Mount Evans


Nine years ago I flew in from San Diego to attend a sports officials conference in Denver. I rented a bike in Idaho Springs and rode to the summit of Mount Evans. My legs were like Jello and I said I would never do this ride again. Once was enough. Until today.


The last couple of years I was curious what the effect of riding a week about 10,000 feet may do to my ability. So this year I did it.

The section from Idaho Springs to Echo Lake

I went to Idaho Springs with this new found fitness level. And my own bike. I remember in 2007 that I could not drink enough water. Although my plans were to include bringing a Camelbak, I forgot that at home. But I did throw two extra bottles of water in a backpack which I wore.

The section from Idaho Springs to Echo Lake

It was near 70 degrees (20 C) when I left the parking lot at Idaho Springs at 8:00 a.m. The first 14 miles are relatively easy, well the first seven miles are definitely easy. And I was taking it easy. I was reliving the events of last week’s Ride the Rockies when I was startled by Mike from Kansas City passing me at Mile 8. Initially going as far as Mile 11, I convinced him to ride to Echo Lake (Mile 14) and we chatted the whole way.

Entrance to Mount Evans Road at Echo Lake

There was a line of cars waiting to enter the Mount Evans Auto Road. I joined two other cyclists talking about the admission fee ($3) when a ranger came and told us that we didn’t have to wait and just to go on in. Sweet deal.

14 Miles to the Summit

We started up the road together but after taking one photo I pulled over. My phone said that memory was full and I stopped to delete photos to free up some space. I would be rewarded for that.

About two miles up the road I saw a bear amble across the road. I could not react quickly enough to photograph him but the road cut through a hillside. The bear came from the lower section, crossed the road, then continued up the hillside into the trees.

Echo Lake
Echo Lake

I did not have the benefit of a Garmin tracking my ride nine years ago. I would be curious to know how this ride compared. Maybe not well.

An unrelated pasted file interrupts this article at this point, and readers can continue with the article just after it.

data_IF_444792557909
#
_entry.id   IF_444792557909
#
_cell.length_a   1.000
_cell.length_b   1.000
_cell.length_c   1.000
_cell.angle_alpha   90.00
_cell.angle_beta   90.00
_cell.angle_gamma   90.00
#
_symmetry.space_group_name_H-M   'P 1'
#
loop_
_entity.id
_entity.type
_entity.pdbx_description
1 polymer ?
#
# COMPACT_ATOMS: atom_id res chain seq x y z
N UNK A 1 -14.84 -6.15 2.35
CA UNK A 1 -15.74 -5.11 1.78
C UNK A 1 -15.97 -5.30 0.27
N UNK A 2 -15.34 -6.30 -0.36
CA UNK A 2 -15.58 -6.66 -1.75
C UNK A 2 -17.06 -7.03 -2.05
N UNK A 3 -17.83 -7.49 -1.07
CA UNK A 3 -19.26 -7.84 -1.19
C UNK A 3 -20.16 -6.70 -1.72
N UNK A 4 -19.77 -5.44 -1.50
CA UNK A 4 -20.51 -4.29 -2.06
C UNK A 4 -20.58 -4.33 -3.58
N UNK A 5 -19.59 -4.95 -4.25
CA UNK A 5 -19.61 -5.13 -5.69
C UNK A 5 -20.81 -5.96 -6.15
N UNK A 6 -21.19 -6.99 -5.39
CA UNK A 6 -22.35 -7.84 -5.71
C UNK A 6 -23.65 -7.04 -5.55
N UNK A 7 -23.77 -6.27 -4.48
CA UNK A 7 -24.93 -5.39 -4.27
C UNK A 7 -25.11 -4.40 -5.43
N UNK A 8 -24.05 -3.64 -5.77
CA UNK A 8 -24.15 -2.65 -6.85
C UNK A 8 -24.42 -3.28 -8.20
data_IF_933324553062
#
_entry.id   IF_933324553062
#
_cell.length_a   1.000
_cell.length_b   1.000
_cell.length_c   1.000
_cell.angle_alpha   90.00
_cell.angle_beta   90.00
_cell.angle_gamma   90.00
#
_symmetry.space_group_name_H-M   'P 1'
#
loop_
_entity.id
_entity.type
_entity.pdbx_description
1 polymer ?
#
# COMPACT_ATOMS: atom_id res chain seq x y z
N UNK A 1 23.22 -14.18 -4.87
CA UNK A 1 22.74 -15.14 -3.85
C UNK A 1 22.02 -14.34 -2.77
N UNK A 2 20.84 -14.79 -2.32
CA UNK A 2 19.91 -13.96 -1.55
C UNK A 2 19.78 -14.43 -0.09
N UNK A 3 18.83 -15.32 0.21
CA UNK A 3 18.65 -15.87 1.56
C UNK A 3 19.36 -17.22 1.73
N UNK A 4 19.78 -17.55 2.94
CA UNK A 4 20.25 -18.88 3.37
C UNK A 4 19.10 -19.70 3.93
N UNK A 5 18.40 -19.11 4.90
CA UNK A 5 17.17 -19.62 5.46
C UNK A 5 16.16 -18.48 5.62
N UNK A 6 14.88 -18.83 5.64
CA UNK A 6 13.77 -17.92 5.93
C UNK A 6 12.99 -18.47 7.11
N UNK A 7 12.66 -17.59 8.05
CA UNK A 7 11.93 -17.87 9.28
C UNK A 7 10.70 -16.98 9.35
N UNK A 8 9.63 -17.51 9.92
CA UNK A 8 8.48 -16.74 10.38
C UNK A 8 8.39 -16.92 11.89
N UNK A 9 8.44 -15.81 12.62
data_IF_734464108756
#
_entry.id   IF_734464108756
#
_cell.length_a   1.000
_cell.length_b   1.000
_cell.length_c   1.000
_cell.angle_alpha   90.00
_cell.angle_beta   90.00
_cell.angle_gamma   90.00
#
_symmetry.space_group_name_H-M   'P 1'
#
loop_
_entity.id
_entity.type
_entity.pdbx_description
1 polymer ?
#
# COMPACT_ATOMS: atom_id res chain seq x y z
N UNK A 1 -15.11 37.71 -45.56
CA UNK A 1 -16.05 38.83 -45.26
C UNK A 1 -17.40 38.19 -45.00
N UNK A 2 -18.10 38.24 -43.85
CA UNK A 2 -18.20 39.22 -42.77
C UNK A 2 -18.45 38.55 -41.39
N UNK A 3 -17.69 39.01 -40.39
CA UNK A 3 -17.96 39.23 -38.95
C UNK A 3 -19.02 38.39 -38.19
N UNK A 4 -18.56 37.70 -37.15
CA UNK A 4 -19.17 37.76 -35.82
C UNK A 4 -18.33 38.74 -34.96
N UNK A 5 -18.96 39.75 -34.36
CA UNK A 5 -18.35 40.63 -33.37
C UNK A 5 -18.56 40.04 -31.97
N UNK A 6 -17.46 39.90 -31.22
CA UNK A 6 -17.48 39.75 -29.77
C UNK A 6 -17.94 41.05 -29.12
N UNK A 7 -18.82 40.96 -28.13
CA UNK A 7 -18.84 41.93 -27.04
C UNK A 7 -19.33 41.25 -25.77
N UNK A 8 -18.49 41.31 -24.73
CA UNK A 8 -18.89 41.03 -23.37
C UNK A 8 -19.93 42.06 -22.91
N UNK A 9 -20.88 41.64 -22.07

I wanted to keep my heart rate low. I did. About three hours in Zone 1, 23 minutes in Zone 2, and I never went into Zones 3, 4, or 5. To say I didn’t push myself would be an understatement.


But I just kept my pace steady. I tried at times not to look too far in the distance because all I could see was the road cutting through the rocks ahead. I won’t say I remember every turn from nine years ago but much of it was familiar.

Switchbacks near the summit

However, one section I misremembered was Summit Lake. When I approached it it was nothing like I had pictured except it was still on my right. The road dipped down more than I remembered and the lake wasn’t at all how I pictured it.

Summit Lake

The climb is a slog. It just keeps going and going. Above the tree line the road is paved but the freezing caused whole sections to buckle. It’s not bad going up because of the low speed but makes for a rough ride coming down.

Mountain goats at the summit

Nine years ago I tried to pedal out of the saddle (standing up) and immediately sat down. I got dizzy quickly. Today I could stand with no issues. I think one week of riding at altitude made that easier for me. But yet, I think I was slower. One week at altitude may not offset 20 pounds and nine years.


At the summit I took a couple of pictures then left. I had intended of staging my arrival by handing my phone to a stranger then going back down 200 yards or so then coming back up. But really, there is no great summit moment. Just a parking lot that people are trying to get into.


Nine years ago I went hypothermic on the descent. Today I carried a vest and arm warmers and that was enough. I was glad to have them but would have been okay without.

Tried to capture how steep the drop off is but I didn’t. Trust me. It’s steep.

Leaving the summit, the first five miles aren’t a lot of fun. Visually it’s hard to see how steep the road descends. At times it looks like it may go down 1-2% but is probably 6-7%. The bike wanted to fly. But every 50-100 yards was a big crack in the road. Those aren’t fun hitting at 25-30 mph.

At Summit Lake there is a bit of a climb. It was no problem this time although a 28 mile downhill uninterrupted would have been nice. The farther you descend the better the road gets.

Beautiful Idaho Springs

Once back to Echo Lake I had a 14 mile descent on beautiful pavement. I took off my vest and warmers because the temperature at 10,600′ was a balmy 75 degrees. From there I let it roll all the way back to Idaho Springs.

Nine years ago this was a major accomplishment. Today, it was just another ride. But a ride in which I saw a bear.


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